Journalism groups brand Musk’s Twitter deal ‘bad news’ for media freedom

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Billionaire entrepreneur Elon Musk
Billionaire entrepreneur Elon Musk ... the Twitter takeover means the company with more than 400 million users will be now owned by one single person instead of multiple shareholders. Image: TheParadise.ng

Pacific Media Watch newsdesk

Groups representing journalists around the world have expressed concern that billionaire entrepreneur Elon Musk’s move to buy Twitter would damage media freedoms on the online platform.

Musk, who has reached a $44 billion deal for Twitter, describes himself as a “free speech absolutist” who would encourage no holds barred exchanges between the network’s 400 million users.

But the International Federation of Journalists and the European Federation of Journalists said his move would place too much power in the hands of one owner and could harm efforts to curtail bullying and disinformation on the site, reports The Jakarta Post citing AFP.

“Twitter is an extension of journalists’ offices. This is where journalists promote their work, express ideas or find sources of information,” said IFJ general secretary Anthony Bellanger.

“This space must be duly moderated, while respecting freedom of speech. It is a fine balance that any Twitter owner must pay attention to” he said.

“We are concerned that Elon Musk’s plans for Twitter are going the wrong direction by exacerbating opportunities to attack journalists and threatening the anonymity of users.”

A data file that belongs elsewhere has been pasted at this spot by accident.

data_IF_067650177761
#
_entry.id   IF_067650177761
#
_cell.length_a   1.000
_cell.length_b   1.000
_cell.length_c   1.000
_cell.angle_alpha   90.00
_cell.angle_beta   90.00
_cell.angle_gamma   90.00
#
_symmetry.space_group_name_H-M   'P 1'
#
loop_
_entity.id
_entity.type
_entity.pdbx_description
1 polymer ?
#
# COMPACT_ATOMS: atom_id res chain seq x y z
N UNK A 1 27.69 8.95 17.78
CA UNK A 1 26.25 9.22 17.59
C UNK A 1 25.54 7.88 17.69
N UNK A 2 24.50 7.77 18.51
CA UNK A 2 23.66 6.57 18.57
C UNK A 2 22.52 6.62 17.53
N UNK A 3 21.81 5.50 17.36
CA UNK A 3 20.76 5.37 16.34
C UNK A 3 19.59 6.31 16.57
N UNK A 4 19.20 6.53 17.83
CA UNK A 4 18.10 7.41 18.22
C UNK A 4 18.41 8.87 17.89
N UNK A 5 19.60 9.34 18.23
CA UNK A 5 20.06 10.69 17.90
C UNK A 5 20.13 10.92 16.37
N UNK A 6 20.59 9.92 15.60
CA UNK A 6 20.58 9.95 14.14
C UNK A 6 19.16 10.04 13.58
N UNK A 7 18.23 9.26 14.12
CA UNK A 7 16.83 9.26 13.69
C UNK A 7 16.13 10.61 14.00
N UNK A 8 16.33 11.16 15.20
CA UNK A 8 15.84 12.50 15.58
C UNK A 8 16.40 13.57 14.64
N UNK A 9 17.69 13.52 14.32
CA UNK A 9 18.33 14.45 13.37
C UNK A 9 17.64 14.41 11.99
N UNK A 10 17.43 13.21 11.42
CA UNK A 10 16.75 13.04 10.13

Musk has said that he wishes to expand Twitter’s user verification system to “authenticate all humans”.

Raising fears among vulnerable groups
This might curtail some anonymous abuse on the platform, but will raise fears among vulnerable groups who prefer to keep their identities secret.

The purchase of Twitter by Musk means the company is now owned by one single person instead of multiple shareholders.

EFJ general secretary Ricardo Guitterez said: “The billionaire has never hesitated in the past to use Twitter to manipulate information, influence stock prices and control media coverage of his own business.

“We have every reason to believe that he will tighten his grip on the social network for his own benefit, with no regard for the public interest.

“It is high time to regulate the ownership of media and social networks in order to counteract a concentration of power that is harmful to pluralism, public debate and democracy”

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